*Disclaimer: This story's rights have been secured and copyrighted. Any replication or material taking directly from this story is eligible for prosecution under the law in Section 106 of the 1976 Copyright Act.
Here are some of my boards I am using as part of the business package.

Designs for constructing the Newspaper stand:

Saturday, December 8, 2007

I Miss My Friend

Three years ago, I was given a golden Labrador retriever by a friend of mine. He was beautiful, cute and irresistible. I got him at exactly six weeks. Even though I had experiences with Labs and knew the first year was a very difficult and frustrating time, I didn't care. I was traveling back and forth from Asheville to Hickory quite a bit so I figured he would get out quite a bit and stretch his legs, maybe muffling the Lab Angst everybody talks about. I named him 'Vinyard.' (**After Ed Norton's character in American History X.)

Vinyard was a hell cat. He chewed his way through my life. Legs off chairs, killed two mattresses and boxsprings, jumped out a second story window and that was all in his first six months on earth. As the year went on, he began to get better only on occasion eating my computer keyboards, DVD's and couch cushions. When Mandi and I moved to Florida, he really shaped up… Probably not so much shaped up but was just too miserable to find the energy to tear anything up. He hated it there. He was stuffed in a small apartment. It was hot as hell and we lived in a neighborhood that was a 'mandatory leash area for dogs.' Ironically enough, we ended up in that apartment because 75% of the apartments and houses either did not allow dogs over a certain weight, (Vinyard usually surpassed the limit by at least 50 pounds,) or pit bulls were forbidden. I had gotten used to it. Due to my job in Asheville, I had lived in three different apartments in a year and every one of them was decided by the acceptance of my dog. (The places were also usually shit holes.) But in Orlando, we were able on a weekly basis to take the "kids" to this huge dog park where Vinyard felt right at home. He swam, chased bitches, and fetched for two to three hours at a time. The more I took him, the more I came to grips with who Vinyard really was. He was a lab. He needed space with a little containment. He needed to get dirty. I had been forced to keep him shut in his whole life.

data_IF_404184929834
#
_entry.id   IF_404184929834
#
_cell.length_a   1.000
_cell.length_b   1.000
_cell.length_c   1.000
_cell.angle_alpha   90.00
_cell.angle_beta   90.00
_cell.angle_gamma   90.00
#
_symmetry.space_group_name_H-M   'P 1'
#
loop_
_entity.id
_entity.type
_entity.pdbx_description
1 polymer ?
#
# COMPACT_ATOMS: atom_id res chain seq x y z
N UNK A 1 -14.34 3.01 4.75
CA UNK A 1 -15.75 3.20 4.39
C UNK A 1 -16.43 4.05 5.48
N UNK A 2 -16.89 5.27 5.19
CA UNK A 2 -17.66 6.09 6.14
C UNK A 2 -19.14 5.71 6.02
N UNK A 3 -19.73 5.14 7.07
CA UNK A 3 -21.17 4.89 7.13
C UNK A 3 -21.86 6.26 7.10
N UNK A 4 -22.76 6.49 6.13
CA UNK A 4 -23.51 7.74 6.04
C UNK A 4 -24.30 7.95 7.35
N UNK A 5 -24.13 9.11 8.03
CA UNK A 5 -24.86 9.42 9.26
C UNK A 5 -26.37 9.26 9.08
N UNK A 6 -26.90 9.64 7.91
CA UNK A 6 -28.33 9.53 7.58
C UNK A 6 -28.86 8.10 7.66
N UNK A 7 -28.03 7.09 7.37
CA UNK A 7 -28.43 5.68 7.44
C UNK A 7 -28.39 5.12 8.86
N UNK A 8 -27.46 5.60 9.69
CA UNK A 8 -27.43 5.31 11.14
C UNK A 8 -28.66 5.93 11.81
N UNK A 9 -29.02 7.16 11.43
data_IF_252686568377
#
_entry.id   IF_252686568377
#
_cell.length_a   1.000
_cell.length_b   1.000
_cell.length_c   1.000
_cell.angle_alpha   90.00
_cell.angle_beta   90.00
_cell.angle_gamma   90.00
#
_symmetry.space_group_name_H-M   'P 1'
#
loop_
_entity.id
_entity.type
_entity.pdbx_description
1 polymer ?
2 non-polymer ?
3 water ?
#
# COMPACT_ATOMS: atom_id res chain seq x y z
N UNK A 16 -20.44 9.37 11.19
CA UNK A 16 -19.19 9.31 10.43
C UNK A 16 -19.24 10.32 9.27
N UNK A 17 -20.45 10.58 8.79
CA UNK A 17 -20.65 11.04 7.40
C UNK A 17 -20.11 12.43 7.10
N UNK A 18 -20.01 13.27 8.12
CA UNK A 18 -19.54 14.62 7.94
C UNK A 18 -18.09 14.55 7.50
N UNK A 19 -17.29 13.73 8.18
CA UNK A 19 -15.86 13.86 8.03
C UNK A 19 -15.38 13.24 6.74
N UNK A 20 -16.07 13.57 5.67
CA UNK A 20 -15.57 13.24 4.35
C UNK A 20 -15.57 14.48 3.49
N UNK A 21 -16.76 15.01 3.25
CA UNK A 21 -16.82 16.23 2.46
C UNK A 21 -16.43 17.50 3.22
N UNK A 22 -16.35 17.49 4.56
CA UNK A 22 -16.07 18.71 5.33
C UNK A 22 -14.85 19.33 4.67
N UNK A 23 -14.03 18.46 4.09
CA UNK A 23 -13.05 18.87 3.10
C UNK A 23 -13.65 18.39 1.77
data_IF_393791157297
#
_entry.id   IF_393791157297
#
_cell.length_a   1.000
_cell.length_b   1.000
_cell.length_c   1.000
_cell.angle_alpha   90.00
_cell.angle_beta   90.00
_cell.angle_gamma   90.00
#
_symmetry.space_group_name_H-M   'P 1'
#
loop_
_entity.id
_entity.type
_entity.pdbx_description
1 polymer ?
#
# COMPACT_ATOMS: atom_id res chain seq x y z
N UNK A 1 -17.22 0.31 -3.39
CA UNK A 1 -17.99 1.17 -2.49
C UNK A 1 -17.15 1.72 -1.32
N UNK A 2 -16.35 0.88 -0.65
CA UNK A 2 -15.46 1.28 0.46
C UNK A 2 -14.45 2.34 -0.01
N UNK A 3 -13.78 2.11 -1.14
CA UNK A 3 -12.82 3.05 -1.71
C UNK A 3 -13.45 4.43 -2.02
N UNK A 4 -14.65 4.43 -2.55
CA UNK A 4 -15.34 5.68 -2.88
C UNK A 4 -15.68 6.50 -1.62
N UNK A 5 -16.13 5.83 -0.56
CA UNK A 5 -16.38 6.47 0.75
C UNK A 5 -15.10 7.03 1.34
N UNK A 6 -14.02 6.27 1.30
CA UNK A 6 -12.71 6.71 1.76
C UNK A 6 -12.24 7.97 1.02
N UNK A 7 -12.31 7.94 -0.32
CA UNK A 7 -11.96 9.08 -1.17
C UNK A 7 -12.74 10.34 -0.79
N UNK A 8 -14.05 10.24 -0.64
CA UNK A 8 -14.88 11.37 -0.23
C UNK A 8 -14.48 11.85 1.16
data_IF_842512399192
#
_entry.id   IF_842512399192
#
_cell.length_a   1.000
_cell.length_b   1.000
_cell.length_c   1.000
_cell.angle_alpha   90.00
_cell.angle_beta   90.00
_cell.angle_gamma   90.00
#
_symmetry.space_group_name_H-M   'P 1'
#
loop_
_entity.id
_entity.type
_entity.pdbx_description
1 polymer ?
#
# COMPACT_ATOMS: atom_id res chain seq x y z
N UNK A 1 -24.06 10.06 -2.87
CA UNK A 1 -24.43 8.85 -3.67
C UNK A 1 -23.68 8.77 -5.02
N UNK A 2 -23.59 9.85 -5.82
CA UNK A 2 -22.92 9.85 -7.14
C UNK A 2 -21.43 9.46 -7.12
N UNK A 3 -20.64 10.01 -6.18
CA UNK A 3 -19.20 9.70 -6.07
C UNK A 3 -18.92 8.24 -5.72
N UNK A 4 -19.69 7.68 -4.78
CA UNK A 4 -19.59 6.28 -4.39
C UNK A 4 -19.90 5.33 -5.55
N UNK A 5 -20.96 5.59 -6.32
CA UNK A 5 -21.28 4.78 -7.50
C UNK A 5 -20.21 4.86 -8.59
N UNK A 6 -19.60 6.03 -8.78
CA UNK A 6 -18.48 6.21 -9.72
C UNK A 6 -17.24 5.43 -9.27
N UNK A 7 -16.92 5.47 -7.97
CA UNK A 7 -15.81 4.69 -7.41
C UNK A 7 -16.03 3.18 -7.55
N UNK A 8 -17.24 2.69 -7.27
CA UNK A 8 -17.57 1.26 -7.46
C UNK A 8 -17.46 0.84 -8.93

Upon returning to North Carolina, it only got worse. We had to get a cheap place because one, Mandi was pregnant. Two, we had spent all of our savings moving home. We ended up in a basement, "bachelor pad," place that had a bathroom, living room and bedroom. (The kitchen was a hot plate on the bathroom counter. … No kidding.) To boot, the front yard was host to the busiest highway in Alexander County. We managed to acquire a fenced lot to put out in the yard. We would put them in it on nice days when we were gone. This new environment would be the first sign that I had created a monster in Vinyard.